I was laid off and haven’t been able to find work since then due to a bad back, diabetes, bursitis of the knee, and carpal tunnel in both wrists. Can I apply for Social Security disability while collecting unemployment benefits?
It can be a problem to collect unemployment benefits while applying for Social Security disability benefits because, when you file for unemployment benefits, you are saying you are willing and able to work, but when you apply for disability benefits, you are saying that you can’t work, for at least a year. Officially, Social Security says that collecting unemployment benefits is not a bar to being approved for disability benefits. After all, in most states (except for Texas, Georgia, and a few others), you are not necessarily saying that you are available to work full time, and disability applicants are allowed to work a limited amount of time.
But collecting unemployment benefits is a factor that administrative law judges (ALJs) can consider when they’re deciding your disability case. ALJs usually know when you’re collecting unemployment benefits, because Social Security has access to unemployment benefit information and usually includes it in your claims file. Some judges do not like to see that disability applicants are collecting unemployment benefits no matter what the circumstance. Some judges will deny your case altogether if you received unemployment after you applied for disability benefits, unless you can prove your condition has medically worsened since you applied for unemployment benefits. Other judges simply will not pay you disability benefits for the time period that you were receiving unemployment. Still others don’t care even if you’re receiving unemployment benefits at the time of your hearing. These judges realize that people need income to live on, and that there is no guarantee that disability benefits will be granted after the long process of applying for benefits.
What should you do? To be safe, especially in the few states where filing an application for unemployment means you’re saying you’re available to work full time, you may want to consider not applying for disability benefits until your unemployment benefits run out, or at least amending the date you say you became disabled (your “alleged onset date”) until after your unemployment benefits have stopped.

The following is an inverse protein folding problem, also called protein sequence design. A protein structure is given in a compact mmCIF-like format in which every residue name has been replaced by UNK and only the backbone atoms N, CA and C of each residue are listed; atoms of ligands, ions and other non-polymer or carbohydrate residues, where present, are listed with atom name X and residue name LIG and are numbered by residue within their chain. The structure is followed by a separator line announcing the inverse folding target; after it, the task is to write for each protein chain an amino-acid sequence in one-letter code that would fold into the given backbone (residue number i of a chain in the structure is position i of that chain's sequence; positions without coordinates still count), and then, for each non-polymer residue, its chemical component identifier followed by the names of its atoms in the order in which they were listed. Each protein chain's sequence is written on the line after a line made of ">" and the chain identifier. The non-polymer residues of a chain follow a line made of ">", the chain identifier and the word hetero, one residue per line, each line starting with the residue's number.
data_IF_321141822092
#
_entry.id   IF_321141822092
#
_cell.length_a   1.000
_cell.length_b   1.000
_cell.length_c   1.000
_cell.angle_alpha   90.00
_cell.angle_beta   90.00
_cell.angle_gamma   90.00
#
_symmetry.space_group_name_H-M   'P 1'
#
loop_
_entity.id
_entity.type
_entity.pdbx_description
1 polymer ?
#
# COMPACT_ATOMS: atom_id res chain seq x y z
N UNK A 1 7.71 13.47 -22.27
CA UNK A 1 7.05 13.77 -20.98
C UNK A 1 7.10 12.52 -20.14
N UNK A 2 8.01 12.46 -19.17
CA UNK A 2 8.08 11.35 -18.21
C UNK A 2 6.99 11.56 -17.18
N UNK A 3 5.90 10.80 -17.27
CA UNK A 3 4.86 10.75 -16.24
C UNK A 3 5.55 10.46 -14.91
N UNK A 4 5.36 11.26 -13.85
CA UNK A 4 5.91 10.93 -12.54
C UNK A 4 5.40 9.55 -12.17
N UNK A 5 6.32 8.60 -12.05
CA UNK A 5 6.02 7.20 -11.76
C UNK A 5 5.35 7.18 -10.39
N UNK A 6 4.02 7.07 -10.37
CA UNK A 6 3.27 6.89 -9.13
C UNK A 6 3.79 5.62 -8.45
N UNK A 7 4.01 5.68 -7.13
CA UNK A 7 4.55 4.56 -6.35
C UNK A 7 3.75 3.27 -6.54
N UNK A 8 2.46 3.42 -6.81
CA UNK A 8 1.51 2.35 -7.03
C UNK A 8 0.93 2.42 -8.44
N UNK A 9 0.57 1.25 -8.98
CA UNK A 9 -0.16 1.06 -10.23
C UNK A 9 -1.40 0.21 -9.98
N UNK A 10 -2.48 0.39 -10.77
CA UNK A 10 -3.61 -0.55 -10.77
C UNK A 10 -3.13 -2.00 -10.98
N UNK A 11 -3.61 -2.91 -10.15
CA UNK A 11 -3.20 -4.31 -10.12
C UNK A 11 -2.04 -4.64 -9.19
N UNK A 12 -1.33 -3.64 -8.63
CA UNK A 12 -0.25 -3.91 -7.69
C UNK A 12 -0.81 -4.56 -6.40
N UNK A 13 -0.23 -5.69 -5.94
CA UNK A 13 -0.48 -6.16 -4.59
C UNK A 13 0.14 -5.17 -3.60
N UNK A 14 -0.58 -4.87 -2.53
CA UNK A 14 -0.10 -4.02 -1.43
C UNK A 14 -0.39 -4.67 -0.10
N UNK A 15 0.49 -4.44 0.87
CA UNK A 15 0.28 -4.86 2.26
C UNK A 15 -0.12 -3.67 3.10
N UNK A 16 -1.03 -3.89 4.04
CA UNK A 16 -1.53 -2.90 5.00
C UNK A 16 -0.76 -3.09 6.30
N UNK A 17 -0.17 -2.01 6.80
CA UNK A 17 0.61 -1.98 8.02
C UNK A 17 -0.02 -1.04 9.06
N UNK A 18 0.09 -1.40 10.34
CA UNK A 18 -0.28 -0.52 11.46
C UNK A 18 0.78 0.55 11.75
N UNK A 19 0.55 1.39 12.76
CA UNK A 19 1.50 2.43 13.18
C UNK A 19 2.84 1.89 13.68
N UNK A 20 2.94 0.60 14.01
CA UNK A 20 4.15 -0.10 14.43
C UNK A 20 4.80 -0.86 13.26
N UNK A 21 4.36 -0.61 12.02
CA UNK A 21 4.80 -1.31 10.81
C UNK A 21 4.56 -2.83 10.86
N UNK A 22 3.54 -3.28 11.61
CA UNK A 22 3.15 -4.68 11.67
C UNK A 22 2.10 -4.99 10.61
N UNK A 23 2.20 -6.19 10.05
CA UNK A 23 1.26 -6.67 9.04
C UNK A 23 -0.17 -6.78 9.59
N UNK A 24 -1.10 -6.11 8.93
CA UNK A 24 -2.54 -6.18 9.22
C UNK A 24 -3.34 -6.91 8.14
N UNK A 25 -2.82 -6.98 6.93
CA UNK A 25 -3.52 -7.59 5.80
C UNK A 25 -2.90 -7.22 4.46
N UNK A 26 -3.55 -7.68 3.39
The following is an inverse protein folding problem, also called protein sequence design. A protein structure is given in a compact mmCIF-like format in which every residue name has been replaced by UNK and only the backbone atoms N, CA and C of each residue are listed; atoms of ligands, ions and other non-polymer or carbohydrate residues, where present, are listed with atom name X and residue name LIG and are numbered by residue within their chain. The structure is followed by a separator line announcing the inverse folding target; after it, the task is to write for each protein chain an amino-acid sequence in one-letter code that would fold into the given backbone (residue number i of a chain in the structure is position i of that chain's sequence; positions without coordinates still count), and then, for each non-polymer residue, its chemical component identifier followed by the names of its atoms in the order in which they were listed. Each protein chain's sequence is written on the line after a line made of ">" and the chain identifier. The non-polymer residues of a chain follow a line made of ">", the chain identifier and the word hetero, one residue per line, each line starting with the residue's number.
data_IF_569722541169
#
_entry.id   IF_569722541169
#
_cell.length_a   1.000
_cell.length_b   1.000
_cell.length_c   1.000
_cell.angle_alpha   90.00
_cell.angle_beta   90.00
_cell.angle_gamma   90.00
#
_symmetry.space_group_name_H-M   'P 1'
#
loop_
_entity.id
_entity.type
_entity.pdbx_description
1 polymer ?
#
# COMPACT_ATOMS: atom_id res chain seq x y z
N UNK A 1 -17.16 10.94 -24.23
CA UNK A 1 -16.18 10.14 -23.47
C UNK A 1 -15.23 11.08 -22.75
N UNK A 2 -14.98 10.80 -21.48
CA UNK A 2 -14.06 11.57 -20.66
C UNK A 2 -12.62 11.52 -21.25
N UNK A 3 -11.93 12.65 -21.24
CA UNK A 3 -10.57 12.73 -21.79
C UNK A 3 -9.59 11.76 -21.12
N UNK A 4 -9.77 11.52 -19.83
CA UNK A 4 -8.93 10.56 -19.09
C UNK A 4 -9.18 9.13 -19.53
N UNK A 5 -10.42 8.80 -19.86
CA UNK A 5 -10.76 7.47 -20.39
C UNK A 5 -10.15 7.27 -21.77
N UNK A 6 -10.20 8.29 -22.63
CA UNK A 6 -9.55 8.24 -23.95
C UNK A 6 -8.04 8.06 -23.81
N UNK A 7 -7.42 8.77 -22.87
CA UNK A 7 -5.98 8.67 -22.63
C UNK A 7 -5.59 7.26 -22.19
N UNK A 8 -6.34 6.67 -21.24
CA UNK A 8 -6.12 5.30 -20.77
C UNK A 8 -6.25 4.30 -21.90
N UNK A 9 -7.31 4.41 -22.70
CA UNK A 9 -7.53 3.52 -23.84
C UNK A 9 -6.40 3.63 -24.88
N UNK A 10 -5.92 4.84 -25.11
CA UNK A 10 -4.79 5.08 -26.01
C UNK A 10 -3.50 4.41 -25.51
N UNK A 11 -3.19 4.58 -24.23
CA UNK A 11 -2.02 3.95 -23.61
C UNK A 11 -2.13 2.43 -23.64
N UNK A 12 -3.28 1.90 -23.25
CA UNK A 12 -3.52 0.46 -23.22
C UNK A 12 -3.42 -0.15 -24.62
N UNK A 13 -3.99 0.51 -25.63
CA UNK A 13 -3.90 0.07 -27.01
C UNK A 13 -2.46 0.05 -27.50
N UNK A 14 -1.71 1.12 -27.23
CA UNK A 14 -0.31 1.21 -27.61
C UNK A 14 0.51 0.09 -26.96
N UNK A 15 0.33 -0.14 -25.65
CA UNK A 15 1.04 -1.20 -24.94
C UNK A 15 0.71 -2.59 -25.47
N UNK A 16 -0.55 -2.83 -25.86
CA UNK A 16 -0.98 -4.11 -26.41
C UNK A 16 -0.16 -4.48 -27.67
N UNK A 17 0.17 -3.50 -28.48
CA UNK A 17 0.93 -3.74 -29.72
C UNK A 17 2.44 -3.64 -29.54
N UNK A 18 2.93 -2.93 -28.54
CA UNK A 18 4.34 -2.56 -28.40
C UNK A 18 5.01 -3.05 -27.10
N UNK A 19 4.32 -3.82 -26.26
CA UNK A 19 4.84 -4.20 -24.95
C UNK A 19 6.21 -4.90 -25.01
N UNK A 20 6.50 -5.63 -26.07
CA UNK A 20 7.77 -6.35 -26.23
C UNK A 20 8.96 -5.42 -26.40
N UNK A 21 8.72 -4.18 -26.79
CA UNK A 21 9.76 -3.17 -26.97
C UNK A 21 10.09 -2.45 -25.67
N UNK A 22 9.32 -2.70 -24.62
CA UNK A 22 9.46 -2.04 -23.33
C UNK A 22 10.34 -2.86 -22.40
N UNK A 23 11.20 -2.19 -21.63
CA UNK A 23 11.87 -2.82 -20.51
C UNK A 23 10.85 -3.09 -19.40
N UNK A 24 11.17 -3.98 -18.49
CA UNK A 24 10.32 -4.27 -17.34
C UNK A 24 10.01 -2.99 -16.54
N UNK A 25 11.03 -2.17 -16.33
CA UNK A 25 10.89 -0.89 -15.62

If you don’t, at your hearing, be prepared to explain why you’re collecting, or collected, unemployment benefits. The judge may ask what jobs you applied for while you were collecting unemployment (and whether they were similar to your old job). If the jobs were ones that your limitations say you aren’t capable of doing (for instance, a job requiring heavy lifting), you may have a problem. You may want to offer to amend your alleged onset date to a date after you stopped collecting unemployment benefits.
Likewise, if you applied for a full-time sedentary work but are telling the judge you can’t sustain full-time work, you may have a problem. You could argue that you probably could not have been able to sustain full-time work for more than a few weeks without great pain or other symptoms or without getting fired. As federal judges have stated in the past, “A desire to work does not mean that a claimant can actually work, and “Receipt of unemployment insurance benefits does not prove ability to work.”
If you have a valid argument that there is no legal conflict between your collecting unemployment benefits and disability benefits, tell the judge. Here are some examples:
- You were applying for jobs that were within your physical or mental limitations (for example, no heavy work, fast-paced jobs, or high-stress jobs dealing with the public).
- You were applying for part-time jobs.
- You applied to jobs where you might be able to work if the employer agreed to accommodate your disability by providing special equipment or an aide to help you do your job, even though the accommodations you would have needed wouldn’t be reasonable for most companies due to their expense.
- You were applying for “light” work, since that’s all you can do, and you’re over 55. In this case, the fact that you can do light work may not hurt your disability claim. Thanks to a special “grid rule” for those 55 and older and limited to light work, unless:
- you can do your old job
- you have job skills you could use to easily switch to light work, or
- you’ve had recent job training.
- You were applying only for sit-down jobs, since that’s all you can do, and you’re over 50. In this case, the fact that you can do sit-down work may not hurt your disability claim, again thanks to a grid rule, those 50 and older and limited to sedentary work will be found disabled unless you can do your old job or you've had recent job training for sedentary work or have job skills for sedentary work.
In this last circumstance, watch out, because some states don’t pay unemployment benefits to those who say they can only do sedentary work, because they aren’t available for a significant percentage of jobs out there.
Consider amending your onset date if you applied for full-time jobs, applied for jobs that were more demanding than your physical and mental limitations allow for, or if the judge asks you to amend it. Of course, by doing this, you could be giving up a large sum of money, so it’s best to talk about this with a disability lawyer before you decide what to do.